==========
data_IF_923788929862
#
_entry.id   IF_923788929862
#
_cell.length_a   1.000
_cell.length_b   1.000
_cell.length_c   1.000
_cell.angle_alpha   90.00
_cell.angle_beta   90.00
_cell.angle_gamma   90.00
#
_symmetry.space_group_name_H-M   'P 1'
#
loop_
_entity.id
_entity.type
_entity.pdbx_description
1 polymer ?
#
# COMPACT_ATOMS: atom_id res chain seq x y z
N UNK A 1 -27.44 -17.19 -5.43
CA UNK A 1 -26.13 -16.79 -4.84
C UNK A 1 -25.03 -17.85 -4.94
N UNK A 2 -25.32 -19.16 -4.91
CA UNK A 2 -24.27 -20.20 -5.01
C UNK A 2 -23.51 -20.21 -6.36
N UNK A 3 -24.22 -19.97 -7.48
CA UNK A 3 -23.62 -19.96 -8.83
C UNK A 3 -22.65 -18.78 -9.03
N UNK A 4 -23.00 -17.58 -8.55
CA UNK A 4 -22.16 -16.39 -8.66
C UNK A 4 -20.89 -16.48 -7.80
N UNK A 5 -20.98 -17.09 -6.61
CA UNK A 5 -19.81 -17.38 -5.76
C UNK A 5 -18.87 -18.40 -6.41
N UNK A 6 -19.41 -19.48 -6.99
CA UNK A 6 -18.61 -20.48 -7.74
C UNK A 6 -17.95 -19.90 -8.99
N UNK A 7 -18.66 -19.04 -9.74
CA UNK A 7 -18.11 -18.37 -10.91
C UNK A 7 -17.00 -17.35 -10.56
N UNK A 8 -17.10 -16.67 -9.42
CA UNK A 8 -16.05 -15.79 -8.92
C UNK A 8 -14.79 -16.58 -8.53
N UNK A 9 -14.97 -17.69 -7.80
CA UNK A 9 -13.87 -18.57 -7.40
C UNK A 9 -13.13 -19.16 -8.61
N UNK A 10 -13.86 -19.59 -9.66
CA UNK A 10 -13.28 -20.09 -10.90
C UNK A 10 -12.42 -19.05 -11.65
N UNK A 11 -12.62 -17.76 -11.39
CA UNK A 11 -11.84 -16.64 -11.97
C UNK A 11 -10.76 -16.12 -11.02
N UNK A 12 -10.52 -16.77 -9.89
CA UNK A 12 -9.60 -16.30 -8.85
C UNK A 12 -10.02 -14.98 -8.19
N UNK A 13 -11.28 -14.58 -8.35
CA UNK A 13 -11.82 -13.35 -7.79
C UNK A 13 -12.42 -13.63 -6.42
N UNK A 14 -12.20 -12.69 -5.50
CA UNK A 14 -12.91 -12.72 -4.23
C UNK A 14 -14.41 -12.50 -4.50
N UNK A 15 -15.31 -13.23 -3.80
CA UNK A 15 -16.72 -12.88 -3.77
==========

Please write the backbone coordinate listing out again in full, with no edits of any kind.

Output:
data_IF_923788929862
#
_entry.id   IF_923788929862
#
_cell.length_a   1.000
_cell.length_b   1.000
_cell.length_c   1.000
_cell.angle_alpha   90.00
_cell.angle_beta   90.00
_cell.angle_gamma   90.00
#
_symmetry.space_group_name_H-M   'P 1'
#
loop_
_entity.id
_entity.type
_entity.pdbx_description
1 polymer ?
#
# COMPACT_ATOMS: atom_id res chain seq x y z
N UNK A 1 -27.44 -17.19 -5.43
CA UNK A 1 -26.13 -16.79 -4.84
C UNK A 1 -25.03 -17.85 -4.94
N UNK A 2 -25.32 -19.16 -4.91
CA UNK A 2 -24.27 -20.20 -5.01
C UNK A 2 -23.51 -20.21 -6.36
N UNK A 3 -24.22 -19.97 -7.48
CA UNK A 3 -23.62 -19.96 -8.83
C UNK A 3 -22.65 -18.78 -9.03
N UNK A 4 -23.00 -17.58 -8.55
CA UNK A 4 -22.16 -16.39 -8.66
C UNK A 4 -20.89 -16.48 -7.80
N UNK A 5 -20.98 -17.09 -6.61
CA UNK A 5 -19.81 -17.38 -5.76
C UNK A 5 -18.87 -18.40 -6.41
N UNK A 6 -19.41 -19.48 -6.99
CA UNK A 6 -18.61 -20.48 -7.74
C UNK A 6 -17.95 -19.90 -8.99
N UNK A 7 -18.66 -19.04 -9.74
CA UNK A 7 -18.11 -18.37 -10.91
C UNK A 7 -17.00 -17.35 -10.56
N UNK A 8 -17.10 -16.67 -9.42
CA UNK A 8 -16.05 -15.79 -8.92
C UNK A 8 -14.79 -16.58 -8.53
N UNK A 9 -14.97 -17.69 -7.80
CA UNK A 9 -13.87 -18.57 -7.40
C UNK A 9 -13.13 -19.16 -8.61
N UNK A 10 -13.86 -19.59 -9.66
CA UNK A 10 -13.28 -20.09 -10.90
C UNK A 10 -12.42 -19.05 -11.65
N UNK A 11 -12.62 -17.76 -11.39
CA UNK A 11 -11.84 -16.64 -11.97
C UNK A 11 -10.76 -16.12 -11.02
N UNK A 12 -10.52 -16.77 -9.89
CA UNK A 12 -9.60 -16.30 -8.85
C UNK A 12 -10.02 -14.98 -8.19
N UNK A 13 -11.28 -14.58 -8.35
CA UNK A 13 -11.82 -13.35 -7.79
C UNK A 13 -12.42 -13.63 -6.42
N UNK A 14 -12.20 -12.69 -5.50
CA UNK A 14 -12.91 -12.72 -4.23
C UNK A 14 -14.41 -12.50 -4.50
N UNK A 15 -15.31 -13.23 -3.80
CA UNK A 15 -16.72 -12.88 -3.77